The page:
Jan. 24 (Bloomberg) -- Natural gas futures climbed in New York for the first time in three days on forecasts of below-normal temperatures in early February that would boost demand for the heating fuel.
Gas gained as much as 1.1 percent after Commodity Weather Group LLC in Bethesda, Maryland, predicted a return to colder-than-usual weather in the eastern and northern U.S. from Feb. 3 through Feb. 7 after milder readings next week. Gas rose to $3.645 per million British thermal units on Jan. 22, the highest price since Dec. 7.
“There’s no doubt the colder temperatures are pushing the market higher,” said Phil Flynn, senior market analyst at Price Futures Group in Chicago. “Depending on how the weather pans out, we may target the $3.75 area.”
Natural gas for February delivery rose 1.1 cents, or 0.3 percent, to $3.565 per million British thermal units at 9:29 a.m. on the New York Mercantile Exchange. Trading volume was 15 percent below the 100-day average. The futures have gained 40 percent from a year ago.
The low in New York on Feb. 4 may be 26 degrees Fahrenheit (minus 3 Celsius), 2 less than usual, according to AccuWeather Inc. in State College, Pennsylvania. The low in Chicago may be 9 degrees, 10 lower than normal.
About 50 percent of U.S. households use gas for heating, data from the Energy Information Administration show. The agency is part of the Energy Department.
An EIA report due today may show that stockpiles fell 175 billion cubic feet in the week ended Jan. 17 to 2.993 trillion, according to the median of 22 analyst estimates compiled by Bloomberg. The five-year average drop for the period is 176 billion.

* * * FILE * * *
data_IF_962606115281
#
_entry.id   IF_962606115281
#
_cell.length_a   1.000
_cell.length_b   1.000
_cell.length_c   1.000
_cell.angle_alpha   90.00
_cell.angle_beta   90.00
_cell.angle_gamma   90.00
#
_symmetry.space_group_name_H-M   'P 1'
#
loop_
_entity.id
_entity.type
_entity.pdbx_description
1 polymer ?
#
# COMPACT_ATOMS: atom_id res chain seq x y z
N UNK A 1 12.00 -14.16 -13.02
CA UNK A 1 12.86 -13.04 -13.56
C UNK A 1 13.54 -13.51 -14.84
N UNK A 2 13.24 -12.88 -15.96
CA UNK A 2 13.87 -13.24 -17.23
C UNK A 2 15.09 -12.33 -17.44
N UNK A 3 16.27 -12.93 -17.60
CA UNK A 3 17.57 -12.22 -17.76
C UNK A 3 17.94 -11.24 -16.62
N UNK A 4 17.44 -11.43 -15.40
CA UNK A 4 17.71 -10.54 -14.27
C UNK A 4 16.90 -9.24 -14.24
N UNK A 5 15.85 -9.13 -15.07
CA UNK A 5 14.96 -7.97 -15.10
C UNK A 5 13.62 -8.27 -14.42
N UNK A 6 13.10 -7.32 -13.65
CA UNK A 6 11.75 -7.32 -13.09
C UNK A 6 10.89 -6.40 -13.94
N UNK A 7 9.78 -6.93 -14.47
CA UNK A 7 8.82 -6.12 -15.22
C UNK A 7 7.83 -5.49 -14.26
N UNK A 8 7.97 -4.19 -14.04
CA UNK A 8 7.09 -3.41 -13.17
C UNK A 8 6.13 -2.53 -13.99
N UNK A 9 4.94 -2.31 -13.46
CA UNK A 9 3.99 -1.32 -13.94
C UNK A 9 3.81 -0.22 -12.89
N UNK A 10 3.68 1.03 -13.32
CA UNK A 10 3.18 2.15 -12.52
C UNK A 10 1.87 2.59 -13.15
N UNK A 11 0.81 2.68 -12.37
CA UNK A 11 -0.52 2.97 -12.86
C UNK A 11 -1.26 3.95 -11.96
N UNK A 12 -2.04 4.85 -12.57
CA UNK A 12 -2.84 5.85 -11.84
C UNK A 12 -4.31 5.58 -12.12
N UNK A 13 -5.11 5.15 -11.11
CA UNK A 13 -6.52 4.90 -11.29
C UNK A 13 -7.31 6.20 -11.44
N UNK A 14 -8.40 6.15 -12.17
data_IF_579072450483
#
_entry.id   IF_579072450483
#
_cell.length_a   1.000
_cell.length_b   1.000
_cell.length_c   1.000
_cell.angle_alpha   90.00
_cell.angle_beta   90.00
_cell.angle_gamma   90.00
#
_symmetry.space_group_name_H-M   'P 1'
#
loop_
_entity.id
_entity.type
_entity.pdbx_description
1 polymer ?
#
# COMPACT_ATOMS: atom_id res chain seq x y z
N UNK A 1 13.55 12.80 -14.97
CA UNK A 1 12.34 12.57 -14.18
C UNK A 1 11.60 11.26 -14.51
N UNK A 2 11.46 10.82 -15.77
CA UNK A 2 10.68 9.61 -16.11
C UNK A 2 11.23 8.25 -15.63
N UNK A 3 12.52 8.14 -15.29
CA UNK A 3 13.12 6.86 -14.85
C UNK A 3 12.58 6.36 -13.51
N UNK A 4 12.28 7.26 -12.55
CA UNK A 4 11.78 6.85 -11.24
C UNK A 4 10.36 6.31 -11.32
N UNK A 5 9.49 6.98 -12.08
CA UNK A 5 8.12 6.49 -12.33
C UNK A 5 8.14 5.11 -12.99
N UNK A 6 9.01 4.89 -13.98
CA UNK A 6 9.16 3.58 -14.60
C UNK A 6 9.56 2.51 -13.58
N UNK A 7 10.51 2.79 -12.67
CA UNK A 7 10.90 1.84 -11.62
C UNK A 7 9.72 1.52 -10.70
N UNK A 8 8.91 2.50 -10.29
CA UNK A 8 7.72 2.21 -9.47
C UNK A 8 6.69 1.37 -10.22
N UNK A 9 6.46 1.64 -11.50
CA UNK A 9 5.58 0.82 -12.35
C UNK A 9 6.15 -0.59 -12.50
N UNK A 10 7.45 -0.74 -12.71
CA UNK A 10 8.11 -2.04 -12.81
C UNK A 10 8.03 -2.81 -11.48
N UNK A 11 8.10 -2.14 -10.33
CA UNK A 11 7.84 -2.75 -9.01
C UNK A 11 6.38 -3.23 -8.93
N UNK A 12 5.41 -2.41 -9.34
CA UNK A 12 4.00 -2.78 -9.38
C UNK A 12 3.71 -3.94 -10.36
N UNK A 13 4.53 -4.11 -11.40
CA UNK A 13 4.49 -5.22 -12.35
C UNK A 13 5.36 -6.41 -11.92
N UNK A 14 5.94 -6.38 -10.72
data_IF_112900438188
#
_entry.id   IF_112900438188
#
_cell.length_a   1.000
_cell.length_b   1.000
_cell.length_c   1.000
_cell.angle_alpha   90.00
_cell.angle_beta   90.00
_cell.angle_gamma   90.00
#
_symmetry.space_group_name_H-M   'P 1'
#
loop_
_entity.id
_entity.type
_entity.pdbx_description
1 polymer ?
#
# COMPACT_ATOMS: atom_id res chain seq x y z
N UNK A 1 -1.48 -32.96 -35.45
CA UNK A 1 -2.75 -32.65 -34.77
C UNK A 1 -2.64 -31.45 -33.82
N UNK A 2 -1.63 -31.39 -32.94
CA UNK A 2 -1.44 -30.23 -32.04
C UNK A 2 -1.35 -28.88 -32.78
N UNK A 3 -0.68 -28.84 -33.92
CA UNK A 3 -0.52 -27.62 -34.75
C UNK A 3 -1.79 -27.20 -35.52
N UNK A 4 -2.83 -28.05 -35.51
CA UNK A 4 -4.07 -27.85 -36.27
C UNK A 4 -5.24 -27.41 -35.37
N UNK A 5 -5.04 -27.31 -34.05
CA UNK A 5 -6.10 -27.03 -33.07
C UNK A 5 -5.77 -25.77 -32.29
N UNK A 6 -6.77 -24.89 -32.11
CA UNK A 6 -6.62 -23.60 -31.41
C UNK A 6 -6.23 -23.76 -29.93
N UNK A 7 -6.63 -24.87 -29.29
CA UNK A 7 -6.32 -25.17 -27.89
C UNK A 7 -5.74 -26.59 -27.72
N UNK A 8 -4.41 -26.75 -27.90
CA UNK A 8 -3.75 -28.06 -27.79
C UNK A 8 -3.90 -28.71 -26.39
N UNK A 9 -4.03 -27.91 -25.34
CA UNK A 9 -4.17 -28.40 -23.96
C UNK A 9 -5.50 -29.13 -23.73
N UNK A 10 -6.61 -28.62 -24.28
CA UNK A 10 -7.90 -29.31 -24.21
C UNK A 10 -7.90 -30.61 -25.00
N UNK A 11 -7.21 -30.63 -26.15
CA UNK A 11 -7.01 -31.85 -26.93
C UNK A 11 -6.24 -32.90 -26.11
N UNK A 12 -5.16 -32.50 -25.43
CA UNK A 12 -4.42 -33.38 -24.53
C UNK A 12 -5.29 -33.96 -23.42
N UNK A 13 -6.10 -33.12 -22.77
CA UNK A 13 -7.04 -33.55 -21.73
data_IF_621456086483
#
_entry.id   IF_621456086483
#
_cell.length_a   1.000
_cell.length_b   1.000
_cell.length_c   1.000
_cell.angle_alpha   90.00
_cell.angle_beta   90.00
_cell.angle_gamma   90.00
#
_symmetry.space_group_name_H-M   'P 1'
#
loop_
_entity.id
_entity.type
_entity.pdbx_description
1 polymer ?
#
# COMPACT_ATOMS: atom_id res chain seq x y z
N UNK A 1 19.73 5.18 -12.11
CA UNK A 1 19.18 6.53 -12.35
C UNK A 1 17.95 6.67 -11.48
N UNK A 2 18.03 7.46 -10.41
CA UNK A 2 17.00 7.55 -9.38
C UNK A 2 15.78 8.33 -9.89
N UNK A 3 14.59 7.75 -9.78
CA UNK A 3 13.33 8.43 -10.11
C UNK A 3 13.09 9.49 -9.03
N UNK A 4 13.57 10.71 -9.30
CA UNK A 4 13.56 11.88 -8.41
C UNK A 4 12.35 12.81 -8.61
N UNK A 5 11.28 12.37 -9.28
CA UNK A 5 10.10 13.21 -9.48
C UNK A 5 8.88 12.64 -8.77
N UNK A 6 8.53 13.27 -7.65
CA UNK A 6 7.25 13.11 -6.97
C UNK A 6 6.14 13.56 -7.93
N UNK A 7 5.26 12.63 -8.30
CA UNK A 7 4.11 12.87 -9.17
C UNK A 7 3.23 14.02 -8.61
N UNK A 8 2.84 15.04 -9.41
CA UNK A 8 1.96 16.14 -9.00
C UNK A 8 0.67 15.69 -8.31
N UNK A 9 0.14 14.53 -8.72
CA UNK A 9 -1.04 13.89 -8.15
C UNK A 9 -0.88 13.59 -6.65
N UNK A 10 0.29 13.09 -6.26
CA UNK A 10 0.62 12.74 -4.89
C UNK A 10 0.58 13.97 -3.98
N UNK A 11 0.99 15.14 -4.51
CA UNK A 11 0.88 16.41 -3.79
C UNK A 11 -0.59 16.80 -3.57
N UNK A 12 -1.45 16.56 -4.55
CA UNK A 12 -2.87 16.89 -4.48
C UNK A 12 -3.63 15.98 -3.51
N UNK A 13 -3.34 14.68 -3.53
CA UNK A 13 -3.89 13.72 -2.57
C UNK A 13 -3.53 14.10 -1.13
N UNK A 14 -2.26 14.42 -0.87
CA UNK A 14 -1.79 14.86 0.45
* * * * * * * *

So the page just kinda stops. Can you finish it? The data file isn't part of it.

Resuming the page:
The weekly gas storage report is scheduled for release at 10:30 a.m. in Washington.
The EIA said last week that inventories fell 148 billion cubic feet in the seven days ended Jan. 11. The five-year average decline was 144 billion for the period. Supplies were 4.4 percent below year-earlier levels.
The U.S. increased its estimate for 2013 natural gas prices, citing more normal winter heating demand compared with last year. Gas prices at the benchmark Henry Hub in Erath, Louisiana, will average $3.74 per million Btu, up from $2.75 in 2012, the EIA said Jan. 8 in its monthly Short-Term Energy Outlook.
Natural gas output in the lower-48 states rose to an all-time high in October as more of the fuel was pumped from shale formations in the Northeast and North Dakota, the administration said Jan. 7.
Gross gas production increased 0.4 percent to 73.54 billion cubic feet a day from a revised 73.22 billion in September, the agency said in the monthly EIA-914 report.
Supplies from the “other states” category rose 1.8 percent to 23.94 billion cubic feet a day from a revised 23.51 billion in September. Production in that region advanced “as operators reported new wells coming online in the Marcellus and Bakken shale plays,” the EIA said.
The number of rigs drilling for gas in the U.S. fell by 5 last week to 429, Baker Hughes Inc. in Houston said Jan. 18. The total was down 46 percent from a year earlier.
The boom in oil and natural gas production helped the U.S. cut its reliance on imported fuel. America met 83 percent of its energy needs in the first nine months of last year, government data show. If the trend goes on through 2012, it will be the highest level of self-sufficiency since 1991.
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